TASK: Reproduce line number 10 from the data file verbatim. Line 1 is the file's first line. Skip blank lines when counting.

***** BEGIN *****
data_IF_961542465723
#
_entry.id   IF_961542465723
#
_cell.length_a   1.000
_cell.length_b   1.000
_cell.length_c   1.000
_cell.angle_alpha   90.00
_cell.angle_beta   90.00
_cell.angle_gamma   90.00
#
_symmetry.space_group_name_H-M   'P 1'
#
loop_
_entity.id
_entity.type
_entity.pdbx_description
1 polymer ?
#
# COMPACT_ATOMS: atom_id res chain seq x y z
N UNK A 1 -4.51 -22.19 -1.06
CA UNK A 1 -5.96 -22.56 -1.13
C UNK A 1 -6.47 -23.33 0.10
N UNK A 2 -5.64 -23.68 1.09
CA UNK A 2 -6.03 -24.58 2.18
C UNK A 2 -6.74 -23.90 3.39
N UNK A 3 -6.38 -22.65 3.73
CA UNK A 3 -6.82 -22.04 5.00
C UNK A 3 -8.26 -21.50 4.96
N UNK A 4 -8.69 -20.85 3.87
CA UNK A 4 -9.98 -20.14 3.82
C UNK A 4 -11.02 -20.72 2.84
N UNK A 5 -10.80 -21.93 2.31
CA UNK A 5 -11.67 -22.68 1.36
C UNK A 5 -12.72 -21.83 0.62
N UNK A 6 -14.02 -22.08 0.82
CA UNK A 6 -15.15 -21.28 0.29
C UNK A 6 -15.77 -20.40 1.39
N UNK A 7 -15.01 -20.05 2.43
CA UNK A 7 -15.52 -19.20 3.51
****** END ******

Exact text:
_cell.angle_gamma   90.00